For the few wealthy that made their money by inventing something or entertaining, those rich do not impoverish us and so there is no reason to begrudge them their riches. Those few wealthy actually increase our wealth as well.

But for the vast majority of the ultra-wealthy, their wealth comes from zero-sum games that cost the rest of us. The answer isn't to tax them. Under your proposal, those people would simply wastefully spend all money they acquire over the ten million on absurd luxuries. No, the answer isn't to tax them. The answer is to prevent those parasites from siphoning off our wealth in the first place. Those parasitic wealthy should not even exist in the first place.

Meccos   Sun, 30 Dec 2012, 3:05pm PST   Share   Quote   Permalink   Like (3)   Dislike     Comment 87

@Dan8267

I 100% agree with your post above...

oliverks1   Sun, 30 Dec 2012, 3:56pm PST   Share   Quote   Permalink   Like   Dislike     Comment 88

Meccos says

If one's goal is to make more and more, is there anything wrong with that?

Is snorting more and more coke a good idea? Could there be an addiction here?

The Professor   Mon, 31 Dec 2012, 12:36am PST   Share   Quote   Permalink   Like (1)   Dislike     Comment 89

Dan8267 says

the answer isn't to tax them. The answer is to prevent those parasites from siphoning off our wealth in the first place. Those parasitic wealthy should not even exist in the first place.

Agreed. But how?

Should we vote them out? Tried, failed.

Arrest them? How?

FortWayne   Mon, 31 Dec 2012, 12:51am PST   Share   Quote   Permalink   Like (2)   Dislike     Comment 90

Dan8267 says

The problem isn't that some people have vast amounts of wealth. The problem is how those people got those vast amounts of wealth. The richest in our society become that rich by stealing wealth from the rest of us. The theft is legal, because the wealthy make the laws, but it's theft nonetheless. The problem is that their parasitic activities impoverish the rest of us.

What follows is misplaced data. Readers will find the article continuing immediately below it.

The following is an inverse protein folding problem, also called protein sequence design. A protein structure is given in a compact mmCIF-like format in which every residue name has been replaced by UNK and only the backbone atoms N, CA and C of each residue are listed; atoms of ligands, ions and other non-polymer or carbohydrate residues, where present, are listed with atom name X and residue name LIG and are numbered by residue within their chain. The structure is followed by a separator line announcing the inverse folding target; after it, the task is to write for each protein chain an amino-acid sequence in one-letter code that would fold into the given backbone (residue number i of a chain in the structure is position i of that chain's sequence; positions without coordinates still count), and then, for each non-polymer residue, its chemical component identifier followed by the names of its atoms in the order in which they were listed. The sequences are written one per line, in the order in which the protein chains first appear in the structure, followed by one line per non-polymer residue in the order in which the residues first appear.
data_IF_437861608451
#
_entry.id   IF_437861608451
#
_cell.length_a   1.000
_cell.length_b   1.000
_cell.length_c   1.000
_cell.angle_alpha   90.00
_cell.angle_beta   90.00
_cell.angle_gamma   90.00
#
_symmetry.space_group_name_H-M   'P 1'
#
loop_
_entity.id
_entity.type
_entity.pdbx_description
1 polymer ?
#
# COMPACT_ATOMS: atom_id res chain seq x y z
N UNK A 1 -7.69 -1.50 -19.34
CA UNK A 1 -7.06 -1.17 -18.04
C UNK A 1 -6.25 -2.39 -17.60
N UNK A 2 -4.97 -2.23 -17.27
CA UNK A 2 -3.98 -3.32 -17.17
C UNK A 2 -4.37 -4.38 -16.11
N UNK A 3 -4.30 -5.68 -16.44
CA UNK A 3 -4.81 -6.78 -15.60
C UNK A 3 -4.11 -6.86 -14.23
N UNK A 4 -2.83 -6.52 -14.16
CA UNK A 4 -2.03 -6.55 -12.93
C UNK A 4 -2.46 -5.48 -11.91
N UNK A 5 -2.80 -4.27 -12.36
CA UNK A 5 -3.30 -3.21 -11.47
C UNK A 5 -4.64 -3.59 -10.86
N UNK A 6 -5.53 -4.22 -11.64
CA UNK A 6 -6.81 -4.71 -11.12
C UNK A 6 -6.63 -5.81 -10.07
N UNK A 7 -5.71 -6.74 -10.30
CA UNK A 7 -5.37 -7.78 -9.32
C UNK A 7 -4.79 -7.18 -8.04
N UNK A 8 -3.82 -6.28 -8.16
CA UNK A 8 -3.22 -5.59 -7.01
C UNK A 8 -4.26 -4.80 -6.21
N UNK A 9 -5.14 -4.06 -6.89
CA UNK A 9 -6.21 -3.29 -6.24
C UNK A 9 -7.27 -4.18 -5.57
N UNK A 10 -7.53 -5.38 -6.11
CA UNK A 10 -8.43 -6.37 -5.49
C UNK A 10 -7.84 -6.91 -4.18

That's our government, an old boys club that takes care of the old boys club taxing, stealing, plundering the working people. That's the real welfare state of America.

They work for a few years and get their salary for a lifetime by taxing the rest of us to pay for their lavish lifestyles.

Dan8267   Mon, 31 Dec 2012, 12:53am PST   Share   Quote   Permalink   Like (3)   Dislike     Comment 91

The Professor says

Agreed. But how?

There are a number of structural changes that we can make to eliminate financial parasitic behavior. No single change will solve the problem, and the fight is to a certain extent an arms race, but here are a few changes that will significantly improve things and greatly reduce parasitic behavior.

Change 1: Captain Gains Tax

Capital gains on anything should be set with the following formula.
taxRate = 1.00 - 0.01 * floor(numberOfMonthsCommodityIsHeld)

This simply formula would have prevented the Dot Com Bubble, the Housing Bubble, and the Second Great Depression. It would also prevent most financial parasitic behavior including the extremely dangerous practice of microtrading, holding assets for nanoseconds in order to manipulate the market.